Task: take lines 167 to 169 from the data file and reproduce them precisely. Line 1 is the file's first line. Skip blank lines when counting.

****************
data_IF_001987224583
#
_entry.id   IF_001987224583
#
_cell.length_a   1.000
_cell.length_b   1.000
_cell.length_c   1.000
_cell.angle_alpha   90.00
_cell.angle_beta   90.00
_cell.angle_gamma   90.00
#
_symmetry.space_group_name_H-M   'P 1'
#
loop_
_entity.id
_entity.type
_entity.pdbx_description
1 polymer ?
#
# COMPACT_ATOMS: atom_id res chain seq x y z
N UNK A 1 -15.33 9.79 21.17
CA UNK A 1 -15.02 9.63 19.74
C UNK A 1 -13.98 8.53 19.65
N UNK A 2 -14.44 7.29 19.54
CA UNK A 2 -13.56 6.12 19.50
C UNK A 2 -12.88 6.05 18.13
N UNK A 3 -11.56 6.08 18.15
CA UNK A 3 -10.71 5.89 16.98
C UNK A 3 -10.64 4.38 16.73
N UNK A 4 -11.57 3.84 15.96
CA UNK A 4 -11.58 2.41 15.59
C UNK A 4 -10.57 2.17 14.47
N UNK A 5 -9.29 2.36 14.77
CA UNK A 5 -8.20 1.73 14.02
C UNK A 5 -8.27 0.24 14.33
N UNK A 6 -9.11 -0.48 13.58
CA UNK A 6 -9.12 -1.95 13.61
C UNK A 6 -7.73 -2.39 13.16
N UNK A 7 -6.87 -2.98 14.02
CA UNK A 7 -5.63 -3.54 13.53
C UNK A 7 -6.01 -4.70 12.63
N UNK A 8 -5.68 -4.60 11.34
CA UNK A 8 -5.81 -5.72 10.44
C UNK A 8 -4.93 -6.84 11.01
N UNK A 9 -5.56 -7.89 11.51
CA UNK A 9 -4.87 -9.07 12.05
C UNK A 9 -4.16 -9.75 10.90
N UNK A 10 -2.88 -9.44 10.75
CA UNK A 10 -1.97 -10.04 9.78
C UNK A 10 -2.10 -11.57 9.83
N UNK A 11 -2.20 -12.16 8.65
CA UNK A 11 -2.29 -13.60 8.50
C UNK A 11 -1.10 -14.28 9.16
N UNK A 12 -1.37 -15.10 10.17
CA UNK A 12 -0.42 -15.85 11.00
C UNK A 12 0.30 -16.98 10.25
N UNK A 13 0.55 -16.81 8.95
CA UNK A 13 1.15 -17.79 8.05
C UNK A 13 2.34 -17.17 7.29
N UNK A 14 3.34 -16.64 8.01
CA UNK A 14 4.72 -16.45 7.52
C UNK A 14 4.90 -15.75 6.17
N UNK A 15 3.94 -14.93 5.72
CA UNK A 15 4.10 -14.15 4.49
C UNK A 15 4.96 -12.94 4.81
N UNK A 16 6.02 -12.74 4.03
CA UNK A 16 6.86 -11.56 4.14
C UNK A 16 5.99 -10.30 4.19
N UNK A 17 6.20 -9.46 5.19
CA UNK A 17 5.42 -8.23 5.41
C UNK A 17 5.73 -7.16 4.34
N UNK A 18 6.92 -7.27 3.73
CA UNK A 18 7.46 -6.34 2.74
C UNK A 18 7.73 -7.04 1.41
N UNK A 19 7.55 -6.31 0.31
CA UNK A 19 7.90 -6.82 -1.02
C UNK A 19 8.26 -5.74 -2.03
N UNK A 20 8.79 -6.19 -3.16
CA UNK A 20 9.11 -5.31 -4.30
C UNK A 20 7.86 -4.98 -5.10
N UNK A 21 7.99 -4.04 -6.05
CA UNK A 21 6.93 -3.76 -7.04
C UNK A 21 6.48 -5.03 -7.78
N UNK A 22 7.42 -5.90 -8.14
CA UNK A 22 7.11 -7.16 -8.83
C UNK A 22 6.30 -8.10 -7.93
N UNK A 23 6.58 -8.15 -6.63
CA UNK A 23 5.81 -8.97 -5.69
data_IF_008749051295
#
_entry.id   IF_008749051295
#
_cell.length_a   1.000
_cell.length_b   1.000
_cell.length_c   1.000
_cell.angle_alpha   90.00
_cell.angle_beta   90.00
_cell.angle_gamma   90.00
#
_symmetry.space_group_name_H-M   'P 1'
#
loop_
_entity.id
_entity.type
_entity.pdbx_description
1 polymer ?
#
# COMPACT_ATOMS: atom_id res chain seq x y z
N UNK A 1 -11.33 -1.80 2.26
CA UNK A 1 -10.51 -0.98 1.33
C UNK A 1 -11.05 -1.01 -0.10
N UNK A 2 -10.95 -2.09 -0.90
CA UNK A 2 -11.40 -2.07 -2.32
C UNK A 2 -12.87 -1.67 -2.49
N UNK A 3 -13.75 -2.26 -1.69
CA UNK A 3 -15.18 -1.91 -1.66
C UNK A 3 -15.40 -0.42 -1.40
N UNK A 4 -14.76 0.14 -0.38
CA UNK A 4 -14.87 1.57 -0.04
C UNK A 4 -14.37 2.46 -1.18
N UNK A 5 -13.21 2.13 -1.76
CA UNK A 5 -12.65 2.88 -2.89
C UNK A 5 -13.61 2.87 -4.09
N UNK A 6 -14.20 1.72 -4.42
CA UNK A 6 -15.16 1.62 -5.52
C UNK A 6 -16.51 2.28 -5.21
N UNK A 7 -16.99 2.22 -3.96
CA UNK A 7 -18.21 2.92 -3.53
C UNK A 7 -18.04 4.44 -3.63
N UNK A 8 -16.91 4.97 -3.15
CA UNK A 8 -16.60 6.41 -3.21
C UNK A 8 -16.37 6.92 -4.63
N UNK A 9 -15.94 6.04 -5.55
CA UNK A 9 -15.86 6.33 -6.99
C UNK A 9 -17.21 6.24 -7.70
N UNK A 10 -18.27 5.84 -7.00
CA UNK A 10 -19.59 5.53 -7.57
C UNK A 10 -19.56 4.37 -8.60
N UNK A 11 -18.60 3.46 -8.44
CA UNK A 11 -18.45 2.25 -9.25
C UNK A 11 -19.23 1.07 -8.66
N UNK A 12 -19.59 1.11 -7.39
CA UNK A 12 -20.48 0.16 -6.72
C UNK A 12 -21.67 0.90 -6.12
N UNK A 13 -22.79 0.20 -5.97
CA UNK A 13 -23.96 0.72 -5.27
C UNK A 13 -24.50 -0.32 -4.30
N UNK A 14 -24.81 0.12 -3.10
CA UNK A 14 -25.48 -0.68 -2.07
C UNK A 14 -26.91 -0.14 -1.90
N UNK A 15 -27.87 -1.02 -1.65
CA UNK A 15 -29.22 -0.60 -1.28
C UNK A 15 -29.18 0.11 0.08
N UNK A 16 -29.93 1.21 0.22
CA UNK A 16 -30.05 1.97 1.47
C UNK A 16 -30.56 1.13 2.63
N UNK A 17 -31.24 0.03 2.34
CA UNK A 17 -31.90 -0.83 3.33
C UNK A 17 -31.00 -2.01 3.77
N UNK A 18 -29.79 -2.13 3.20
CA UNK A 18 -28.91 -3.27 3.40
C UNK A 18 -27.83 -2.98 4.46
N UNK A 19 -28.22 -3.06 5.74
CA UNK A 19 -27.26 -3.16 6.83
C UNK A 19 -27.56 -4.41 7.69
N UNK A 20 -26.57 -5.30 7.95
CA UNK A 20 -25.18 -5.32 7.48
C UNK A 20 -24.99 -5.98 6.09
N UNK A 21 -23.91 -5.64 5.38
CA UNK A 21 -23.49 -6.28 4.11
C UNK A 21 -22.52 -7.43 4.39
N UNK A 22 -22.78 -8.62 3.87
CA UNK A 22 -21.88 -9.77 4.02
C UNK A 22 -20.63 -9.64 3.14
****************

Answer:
CA UNK A 20 -25.18 -5.32 7.48
C UNK A 20 -24.99 -5.98 6.09
N UNK A 21 -23.91 -5.64 5.38